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Super 8:  Canada, part two
Written January 25, 2013


In Part 1, Terry Rockhold, my Richwood High School friend with whom I had graduated eight years before, speculated on the current whereabouts of Canadian figure-skating star Petra Burka.  Then we took my car around Lakes Erie and Ontario on a weeklong vacation trip.  He snapped a number of pictures with his 35mm camera, while I filmed several scenes in the Super 8 movie format.

The first half of this article featured movie stills from Dearborn, Michigan, and Stratford, Ontario, which we visited on Monday, July 23, 1973.  To return to Part 1, click here.


Little more than a hundred miles east of Stratford is Niagara Falls, where the water of Lake Erie flows towards Lake Ontario.

Here’s a closeup of the water going over the edge of the Horseshoe Falls.

My parents and I had been here before, too, joining the other tourists on the Canadian side (where there's much more to see) looking across the Gorge to the American Falls.

The afternoon sun behind us created a rainbow in the mist from the waterfall.  Down below at the end of the rainbow was the Maid of the Mist, carrying sightseers to a close approach to the 174-foot wall of water.

We less adventurous folks found other vantage points farther down the Gorge.

There were more floral plantings in Oakes Garden.

Terry took a photo of me standing at the Podium of the Three Loons.  If that’s not what it’s called, it should be.

I was addressing my followers gathered below in the expansive Oakes amphitheatre (postcard picture at right).

The sun was setting, and we had heard that the falls — especially the smaller American Falls on the opposite site of the Gorge — would be illuminated at night.

So we splurged on a nice dinner at the restaurant on the second floor of Queen Victoria Place while we waited for it to get dark.

When it did, the lights proved to be too dim for my movie camera, but Terry managed this shot.

Then we got back in the car and headed for Toronto, looping around the western end of Lake Ontario with Terry falling asleep as we passed through Hamilton on the way.

My parents and I had visited Toronto as well, but not the places we were going to see on Wednesday.  Our first stop was a shopping mall on the north side of the city.  Probably Terry needed to make a small purchase.

Next he had me drive down a certain residential street, where he pointed out Petra Burka's house!

I noticed that the suburbs included more than the usual two-story houses; there were also scattered clumps of tall buildings.  I was somewhat reminded of such urban schemes as Frank Lloyd Wright’s Broadacre City or Le Corbusier’s La Ville Radieuse.

Another Toronto destination was the impressive building below:  the Ontario Science Centre, which had opened only four years earlier.

As former science students, we were both interested to see what was inside.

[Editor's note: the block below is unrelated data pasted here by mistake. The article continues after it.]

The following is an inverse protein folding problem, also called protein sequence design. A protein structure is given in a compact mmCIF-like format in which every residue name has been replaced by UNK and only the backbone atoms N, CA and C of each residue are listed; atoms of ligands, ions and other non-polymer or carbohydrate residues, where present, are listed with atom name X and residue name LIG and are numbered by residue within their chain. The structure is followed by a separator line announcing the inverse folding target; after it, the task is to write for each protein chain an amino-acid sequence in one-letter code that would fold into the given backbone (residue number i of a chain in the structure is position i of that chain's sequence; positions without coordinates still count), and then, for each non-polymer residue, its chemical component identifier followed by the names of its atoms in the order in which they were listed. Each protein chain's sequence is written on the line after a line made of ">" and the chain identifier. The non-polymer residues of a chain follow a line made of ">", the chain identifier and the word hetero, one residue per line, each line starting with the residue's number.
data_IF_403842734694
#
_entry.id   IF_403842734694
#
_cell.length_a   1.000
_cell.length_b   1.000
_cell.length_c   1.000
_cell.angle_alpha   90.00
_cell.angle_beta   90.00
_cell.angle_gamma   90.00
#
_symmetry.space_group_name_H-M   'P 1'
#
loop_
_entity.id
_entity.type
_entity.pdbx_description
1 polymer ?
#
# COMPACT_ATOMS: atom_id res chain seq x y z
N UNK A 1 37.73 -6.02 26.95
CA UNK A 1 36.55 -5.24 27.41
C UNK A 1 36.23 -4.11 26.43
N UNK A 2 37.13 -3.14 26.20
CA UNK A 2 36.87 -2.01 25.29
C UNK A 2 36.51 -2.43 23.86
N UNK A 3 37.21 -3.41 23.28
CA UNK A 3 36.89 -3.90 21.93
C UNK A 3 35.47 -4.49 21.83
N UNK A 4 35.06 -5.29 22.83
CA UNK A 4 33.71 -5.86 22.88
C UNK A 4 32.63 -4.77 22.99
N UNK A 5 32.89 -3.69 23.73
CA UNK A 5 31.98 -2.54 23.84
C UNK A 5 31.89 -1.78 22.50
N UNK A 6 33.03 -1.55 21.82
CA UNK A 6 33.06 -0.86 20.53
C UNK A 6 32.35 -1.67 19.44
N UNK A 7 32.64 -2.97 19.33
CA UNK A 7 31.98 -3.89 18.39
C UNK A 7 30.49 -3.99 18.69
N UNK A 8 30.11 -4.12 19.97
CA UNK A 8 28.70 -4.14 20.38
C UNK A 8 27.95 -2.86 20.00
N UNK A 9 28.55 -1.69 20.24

I had been a physics major at Oberlin College — before I switched to broadcasting.


For his part, Terry had started out in physics at Case Institute of Technology — before he switched to business administration and Case switched its name to Case Western Reserve University.

One of the world’s first interactive science museums, the Ontario Science Centre had a number of demonstration areas and hands-on displays.

And it had more light bulbs.  This one was attached to a thermometer, showing how the incandescent output dimmed as the temperature dropped.

On Thursday, we drove another 150 miles or so to Kingston at the northeast end of Lake Ontario.  There Terry wanted to see Fort Henry, established by the British during the War of 1812.

He got to take some more photos . . .

. . . as the uniformed guides and Canadian soldiers . . .

. . . put on a demonstration for us.

The show even included firing a cannon — at a safe distance, and away from the spectators.

I had attended graduate school about a hundred miles to the south, so that would be our final destination.  We re-entered the United States that afternoon to drive to Syracuse, New York.

We parked near the Greek houses on Walnut Place and walked up to the Syracuse University Campus.

One of the new buildings I wanted to see was the Bird Library, which had been completed only a year before.

The bottom floor was at ground level, but a ramp led to the main entrance one level above.  (At Oberlin, the Mudd Library would employ the same arrangement when it opened the next year, though it was built on level ground.)

In front of Syracuse’s old library, meanwhile, the statue of the Saltine Warrior still shot his arrow into the air.

Another obsolete building I wanted to see was behind the old library.  This was the studio of WAER-FM, which moved that year to a much more modern facility.

Yet another old building was Archbold Stadium, the home of the Syracuse football team.  This 1907 structure would be torn down after the 1978 season to make room for the Carrier Dome.

Terry climbed up to get a better angle, above the orange barriers.

And then it was time to put the cameras away for the 490-mile trip back to Richwood on Friday, July 27, 1973.


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